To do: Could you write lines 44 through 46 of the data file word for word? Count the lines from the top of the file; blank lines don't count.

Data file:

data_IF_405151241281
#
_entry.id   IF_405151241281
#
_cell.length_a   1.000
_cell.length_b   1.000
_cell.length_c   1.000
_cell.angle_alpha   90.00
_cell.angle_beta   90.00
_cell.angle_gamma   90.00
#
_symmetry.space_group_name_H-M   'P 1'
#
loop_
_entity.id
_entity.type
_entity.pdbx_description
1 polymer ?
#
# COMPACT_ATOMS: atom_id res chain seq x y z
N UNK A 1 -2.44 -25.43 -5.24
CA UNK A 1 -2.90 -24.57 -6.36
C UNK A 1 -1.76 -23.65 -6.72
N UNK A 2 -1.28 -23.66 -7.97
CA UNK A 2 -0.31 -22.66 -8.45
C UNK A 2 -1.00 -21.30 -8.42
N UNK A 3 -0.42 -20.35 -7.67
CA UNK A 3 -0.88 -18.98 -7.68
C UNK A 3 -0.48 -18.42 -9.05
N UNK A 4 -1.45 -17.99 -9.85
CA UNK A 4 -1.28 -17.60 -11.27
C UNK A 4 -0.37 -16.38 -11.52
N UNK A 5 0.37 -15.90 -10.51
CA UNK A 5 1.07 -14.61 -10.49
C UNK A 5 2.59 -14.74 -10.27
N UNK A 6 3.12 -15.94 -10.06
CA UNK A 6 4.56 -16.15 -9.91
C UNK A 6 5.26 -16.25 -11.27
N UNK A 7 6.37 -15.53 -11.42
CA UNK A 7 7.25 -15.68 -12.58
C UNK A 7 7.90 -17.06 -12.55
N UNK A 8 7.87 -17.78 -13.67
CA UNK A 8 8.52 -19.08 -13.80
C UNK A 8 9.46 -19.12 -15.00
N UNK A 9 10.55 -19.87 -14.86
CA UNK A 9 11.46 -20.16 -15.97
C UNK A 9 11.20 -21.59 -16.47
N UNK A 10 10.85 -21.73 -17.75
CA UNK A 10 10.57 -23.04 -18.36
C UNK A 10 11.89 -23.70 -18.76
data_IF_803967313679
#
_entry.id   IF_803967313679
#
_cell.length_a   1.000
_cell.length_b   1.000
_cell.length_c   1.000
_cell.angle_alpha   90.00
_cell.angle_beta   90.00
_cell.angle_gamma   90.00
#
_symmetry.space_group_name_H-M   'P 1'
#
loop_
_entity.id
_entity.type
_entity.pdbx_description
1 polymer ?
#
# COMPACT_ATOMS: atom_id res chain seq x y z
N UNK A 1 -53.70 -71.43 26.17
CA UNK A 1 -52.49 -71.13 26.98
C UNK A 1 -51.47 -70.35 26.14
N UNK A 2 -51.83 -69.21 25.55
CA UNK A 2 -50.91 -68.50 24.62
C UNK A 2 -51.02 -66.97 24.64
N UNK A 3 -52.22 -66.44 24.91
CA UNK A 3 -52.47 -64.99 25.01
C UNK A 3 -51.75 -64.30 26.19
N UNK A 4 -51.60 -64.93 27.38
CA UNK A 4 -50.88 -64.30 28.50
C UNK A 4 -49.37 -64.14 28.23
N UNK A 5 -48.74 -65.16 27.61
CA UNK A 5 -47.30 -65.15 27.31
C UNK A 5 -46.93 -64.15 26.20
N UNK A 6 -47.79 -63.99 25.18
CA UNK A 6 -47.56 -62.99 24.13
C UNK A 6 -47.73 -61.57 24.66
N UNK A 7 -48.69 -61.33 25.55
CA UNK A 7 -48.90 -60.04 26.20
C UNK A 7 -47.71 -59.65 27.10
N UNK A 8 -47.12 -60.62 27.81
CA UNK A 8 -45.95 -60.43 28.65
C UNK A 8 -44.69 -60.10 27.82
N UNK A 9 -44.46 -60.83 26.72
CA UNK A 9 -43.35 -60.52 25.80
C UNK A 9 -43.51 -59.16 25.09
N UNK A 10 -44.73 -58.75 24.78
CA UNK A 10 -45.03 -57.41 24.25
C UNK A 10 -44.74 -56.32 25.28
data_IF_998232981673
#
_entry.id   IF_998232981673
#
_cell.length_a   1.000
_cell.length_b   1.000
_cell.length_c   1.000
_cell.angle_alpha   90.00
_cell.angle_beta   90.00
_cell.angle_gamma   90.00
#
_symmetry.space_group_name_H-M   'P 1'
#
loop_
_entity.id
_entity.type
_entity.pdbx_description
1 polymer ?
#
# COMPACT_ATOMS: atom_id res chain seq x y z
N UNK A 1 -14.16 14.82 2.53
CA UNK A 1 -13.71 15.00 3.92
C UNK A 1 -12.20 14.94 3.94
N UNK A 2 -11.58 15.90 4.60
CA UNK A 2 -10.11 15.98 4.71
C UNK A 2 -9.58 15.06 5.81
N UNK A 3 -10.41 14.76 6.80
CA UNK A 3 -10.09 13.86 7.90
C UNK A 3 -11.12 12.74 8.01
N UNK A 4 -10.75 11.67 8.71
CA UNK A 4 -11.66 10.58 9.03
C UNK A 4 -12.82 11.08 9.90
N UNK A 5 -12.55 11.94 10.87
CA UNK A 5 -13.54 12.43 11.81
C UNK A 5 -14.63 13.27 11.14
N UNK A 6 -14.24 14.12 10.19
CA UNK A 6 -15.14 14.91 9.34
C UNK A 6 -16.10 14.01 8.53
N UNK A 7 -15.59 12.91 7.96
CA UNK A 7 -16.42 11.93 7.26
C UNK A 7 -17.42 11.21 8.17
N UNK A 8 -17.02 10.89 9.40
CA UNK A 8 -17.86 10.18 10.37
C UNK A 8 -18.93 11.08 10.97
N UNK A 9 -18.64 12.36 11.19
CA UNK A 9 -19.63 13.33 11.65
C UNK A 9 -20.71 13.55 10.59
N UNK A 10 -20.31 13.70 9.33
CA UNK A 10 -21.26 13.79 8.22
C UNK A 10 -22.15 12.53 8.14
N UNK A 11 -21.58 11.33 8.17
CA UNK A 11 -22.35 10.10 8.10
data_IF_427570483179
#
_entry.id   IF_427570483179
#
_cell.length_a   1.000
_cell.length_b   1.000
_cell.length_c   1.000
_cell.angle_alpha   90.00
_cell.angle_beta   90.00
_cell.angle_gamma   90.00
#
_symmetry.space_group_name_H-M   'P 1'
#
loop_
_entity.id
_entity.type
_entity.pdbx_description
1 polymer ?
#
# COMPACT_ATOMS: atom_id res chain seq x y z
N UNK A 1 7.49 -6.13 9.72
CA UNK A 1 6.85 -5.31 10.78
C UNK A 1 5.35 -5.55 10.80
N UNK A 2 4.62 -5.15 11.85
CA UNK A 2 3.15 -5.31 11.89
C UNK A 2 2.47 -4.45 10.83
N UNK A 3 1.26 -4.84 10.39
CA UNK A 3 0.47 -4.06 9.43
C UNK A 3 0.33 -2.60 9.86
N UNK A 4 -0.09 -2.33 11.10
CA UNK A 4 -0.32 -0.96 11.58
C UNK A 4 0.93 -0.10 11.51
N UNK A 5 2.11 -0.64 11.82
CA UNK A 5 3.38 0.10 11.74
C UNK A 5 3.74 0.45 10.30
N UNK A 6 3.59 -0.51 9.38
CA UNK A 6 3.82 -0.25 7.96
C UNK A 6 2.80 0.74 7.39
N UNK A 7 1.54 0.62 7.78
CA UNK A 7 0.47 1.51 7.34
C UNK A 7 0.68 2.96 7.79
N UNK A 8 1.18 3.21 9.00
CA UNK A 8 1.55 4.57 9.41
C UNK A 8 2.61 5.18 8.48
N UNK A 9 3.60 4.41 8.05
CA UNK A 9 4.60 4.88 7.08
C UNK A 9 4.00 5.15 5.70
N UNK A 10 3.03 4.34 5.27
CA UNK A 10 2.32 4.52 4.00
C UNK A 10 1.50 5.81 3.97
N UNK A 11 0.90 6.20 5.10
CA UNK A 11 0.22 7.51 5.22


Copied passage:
C UNK A 8 9.46 -19.12 -15.00
N UNK A 9 10.55 -19.87 -14.86
CA UNK A 9 11.46 -20.16 -15.97